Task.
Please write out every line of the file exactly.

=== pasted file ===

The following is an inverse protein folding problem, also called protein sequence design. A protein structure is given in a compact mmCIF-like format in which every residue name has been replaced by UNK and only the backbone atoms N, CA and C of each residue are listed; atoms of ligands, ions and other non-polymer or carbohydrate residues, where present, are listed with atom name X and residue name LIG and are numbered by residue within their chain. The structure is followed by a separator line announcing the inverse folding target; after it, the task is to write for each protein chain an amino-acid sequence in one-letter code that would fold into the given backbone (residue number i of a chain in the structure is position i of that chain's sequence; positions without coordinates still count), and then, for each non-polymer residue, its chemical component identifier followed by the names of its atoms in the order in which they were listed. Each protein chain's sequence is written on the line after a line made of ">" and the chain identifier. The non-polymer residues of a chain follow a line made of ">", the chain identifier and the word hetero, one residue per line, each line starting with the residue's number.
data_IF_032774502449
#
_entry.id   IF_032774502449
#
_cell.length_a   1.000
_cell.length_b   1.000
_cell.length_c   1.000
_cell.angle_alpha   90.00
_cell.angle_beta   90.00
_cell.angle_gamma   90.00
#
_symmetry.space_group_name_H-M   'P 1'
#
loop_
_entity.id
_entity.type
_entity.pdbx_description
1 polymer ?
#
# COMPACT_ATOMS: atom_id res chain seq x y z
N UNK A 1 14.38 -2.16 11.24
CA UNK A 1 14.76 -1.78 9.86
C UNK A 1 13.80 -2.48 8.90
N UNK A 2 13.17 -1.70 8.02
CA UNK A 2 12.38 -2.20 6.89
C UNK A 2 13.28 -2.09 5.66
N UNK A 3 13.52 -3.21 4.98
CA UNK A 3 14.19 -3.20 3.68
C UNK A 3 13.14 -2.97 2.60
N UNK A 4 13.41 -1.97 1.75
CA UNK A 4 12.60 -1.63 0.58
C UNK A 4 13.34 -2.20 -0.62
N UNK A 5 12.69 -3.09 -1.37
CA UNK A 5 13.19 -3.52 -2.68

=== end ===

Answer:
The following is an inverse protein folding problem, also called protein sequence design. A protein structure is given in a compact mmCIF-like format in which every residue name has been replaced by UNK and only the backbone atoms N, CA and C of each residue are listed; atoms of ligands, ions and other non-polymer or carbohydrate residues, where present, are listed with atom name X and residue name LIG and are numbered by residue within their chain. The structure is followed by a separator line announcing the inverse folding target; after it, the task is to write for each protein chain an amino-acid sequence in one-letter code that would fold into the given backbone (residue number i of a chain in the structure is position i of that chain's sequence; positions without coordinates still count), and then, for each non-polymer residue, its chemical component identifier followed by the names of its atoms in the order in which they were listed. Each protein chain's sequence is written on the line after a line made of ">" and the chain identifier. The non-polymer residues of a chain follow a line made of ">", the chain identifier and the word hetero, one residue per line, each line starting with the residue's number.
data_IF_032774502449
#
_entry.id   IF_032774502449
#
_cell.length_a   1.000
_cell.length_b   1.000
_cell.length_c   1.000
_cell.angle_alpha   90.00
_cell.angle_beta   90.00
_cell.angle_gamma   90.00
#
_symmetry.space_group_name_H-M   'P 1'
#
loop_
_entity.id
_entity.type
_entity.pdbx_description
1 polymer ?
#
# COMPACT_ATOMS: atom_id res chain seq x y z
N UNK A 1 14.38 -2.16 11.24
CA UNK A 1 14.76 -1.78 9.86
C UNK A 1 13.80 -2.48 8.90
N UNK A 2 13.17 -1.70 8.02
CA UNK A 2 12.38 -2.20 6.89
C UNK A 2 13.28 -2.09 5.66
N UNK A 3 13.52 -3.21 4.98
CA UNK A 3 14.19 -3.20 3.68
C UNK A 3 13.14 -2.97 2.60
N UNK A 4 13.41 -1.97 1.75
CA UNK A 4 12.60 -1.63 0.58
C UNK A 4 13.34 -2.20 -0.62
N UNK A 5 12.69 -3.09 -1.37
CA UNK A 5 13.19 -3.52 -2.68